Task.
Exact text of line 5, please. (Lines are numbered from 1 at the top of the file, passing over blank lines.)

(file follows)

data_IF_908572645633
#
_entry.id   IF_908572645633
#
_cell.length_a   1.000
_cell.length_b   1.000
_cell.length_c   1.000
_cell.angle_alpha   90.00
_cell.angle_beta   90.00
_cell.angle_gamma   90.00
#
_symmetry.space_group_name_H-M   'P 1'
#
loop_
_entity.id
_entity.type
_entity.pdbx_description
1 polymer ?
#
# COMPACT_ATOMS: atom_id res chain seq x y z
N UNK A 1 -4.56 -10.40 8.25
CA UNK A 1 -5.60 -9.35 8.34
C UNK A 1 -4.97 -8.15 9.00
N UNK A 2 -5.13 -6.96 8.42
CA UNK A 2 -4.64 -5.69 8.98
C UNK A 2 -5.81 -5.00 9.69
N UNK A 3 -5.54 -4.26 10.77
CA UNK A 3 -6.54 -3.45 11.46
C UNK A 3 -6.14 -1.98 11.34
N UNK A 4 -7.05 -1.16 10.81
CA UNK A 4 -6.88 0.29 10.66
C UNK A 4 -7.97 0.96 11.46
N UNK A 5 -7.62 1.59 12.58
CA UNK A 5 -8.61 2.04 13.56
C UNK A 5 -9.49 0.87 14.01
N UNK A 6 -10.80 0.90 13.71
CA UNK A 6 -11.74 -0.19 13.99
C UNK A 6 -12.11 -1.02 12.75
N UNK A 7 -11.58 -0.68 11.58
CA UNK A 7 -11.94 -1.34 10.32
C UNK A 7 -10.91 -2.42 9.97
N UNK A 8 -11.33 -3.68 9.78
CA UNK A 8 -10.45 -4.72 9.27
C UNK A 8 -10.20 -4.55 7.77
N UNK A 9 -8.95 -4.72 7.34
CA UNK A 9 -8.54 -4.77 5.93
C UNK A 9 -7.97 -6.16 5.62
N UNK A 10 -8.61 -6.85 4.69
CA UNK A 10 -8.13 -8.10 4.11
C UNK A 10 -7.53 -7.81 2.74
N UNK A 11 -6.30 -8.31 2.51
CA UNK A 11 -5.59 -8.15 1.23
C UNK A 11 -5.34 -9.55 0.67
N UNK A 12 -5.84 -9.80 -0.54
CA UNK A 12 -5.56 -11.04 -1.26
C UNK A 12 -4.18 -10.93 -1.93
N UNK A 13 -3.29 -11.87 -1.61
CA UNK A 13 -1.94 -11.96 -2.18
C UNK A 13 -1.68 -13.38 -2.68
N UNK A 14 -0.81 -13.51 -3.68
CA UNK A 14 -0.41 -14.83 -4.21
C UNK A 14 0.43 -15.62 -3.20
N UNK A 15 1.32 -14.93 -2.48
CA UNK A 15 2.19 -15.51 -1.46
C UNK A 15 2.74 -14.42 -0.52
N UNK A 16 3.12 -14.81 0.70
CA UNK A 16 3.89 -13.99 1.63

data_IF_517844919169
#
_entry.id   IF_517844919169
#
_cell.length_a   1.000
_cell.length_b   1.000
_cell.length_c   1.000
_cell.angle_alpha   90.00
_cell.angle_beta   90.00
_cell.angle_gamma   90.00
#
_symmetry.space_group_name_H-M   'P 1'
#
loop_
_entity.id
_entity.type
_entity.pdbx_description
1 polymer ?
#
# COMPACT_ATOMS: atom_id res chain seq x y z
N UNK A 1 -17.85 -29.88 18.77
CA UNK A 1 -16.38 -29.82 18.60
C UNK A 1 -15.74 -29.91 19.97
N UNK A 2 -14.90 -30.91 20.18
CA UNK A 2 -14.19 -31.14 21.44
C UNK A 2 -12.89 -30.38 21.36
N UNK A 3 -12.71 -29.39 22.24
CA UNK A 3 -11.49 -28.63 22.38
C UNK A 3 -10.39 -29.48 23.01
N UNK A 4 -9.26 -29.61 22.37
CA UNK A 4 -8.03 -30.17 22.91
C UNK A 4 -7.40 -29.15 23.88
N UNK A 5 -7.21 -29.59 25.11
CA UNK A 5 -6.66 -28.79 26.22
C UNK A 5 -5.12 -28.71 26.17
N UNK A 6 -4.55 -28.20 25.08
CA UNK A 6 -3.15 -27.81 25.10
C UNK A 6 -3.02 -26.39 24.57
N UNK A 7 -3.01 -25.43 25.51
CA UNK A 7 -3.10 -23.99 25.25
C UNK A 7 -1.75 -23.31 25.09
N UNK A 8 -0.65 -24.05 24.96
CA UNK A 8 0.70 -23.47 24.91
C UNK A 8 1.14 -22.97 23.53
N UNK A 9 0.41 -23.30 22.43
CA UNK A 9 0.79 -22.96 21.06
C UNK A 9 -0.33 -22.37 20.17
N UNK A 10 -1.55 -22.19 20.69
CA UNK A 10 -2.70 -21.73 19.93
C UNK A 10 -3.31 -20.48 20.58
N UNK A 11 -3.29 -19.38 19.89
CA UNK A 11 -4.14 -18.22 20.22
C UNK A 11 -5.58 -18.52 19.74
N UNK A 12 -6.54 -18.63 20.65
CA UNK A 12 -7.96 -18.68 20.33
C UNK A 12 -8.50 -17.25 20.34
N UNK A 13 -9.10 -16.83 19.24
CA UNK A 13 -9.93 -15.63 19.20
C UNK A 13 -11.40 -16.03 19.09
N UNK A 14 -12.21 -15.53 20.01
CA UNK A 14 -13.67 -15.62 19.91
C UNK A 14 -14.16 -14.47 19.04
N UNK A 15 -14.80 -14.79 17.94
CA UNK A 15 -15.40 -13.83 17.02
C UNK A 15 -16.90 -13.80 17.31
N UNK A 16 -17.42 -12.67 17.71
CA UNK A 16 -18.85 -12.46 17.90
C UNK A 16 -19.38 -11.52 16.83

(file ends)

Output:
_cell.length_a   1.000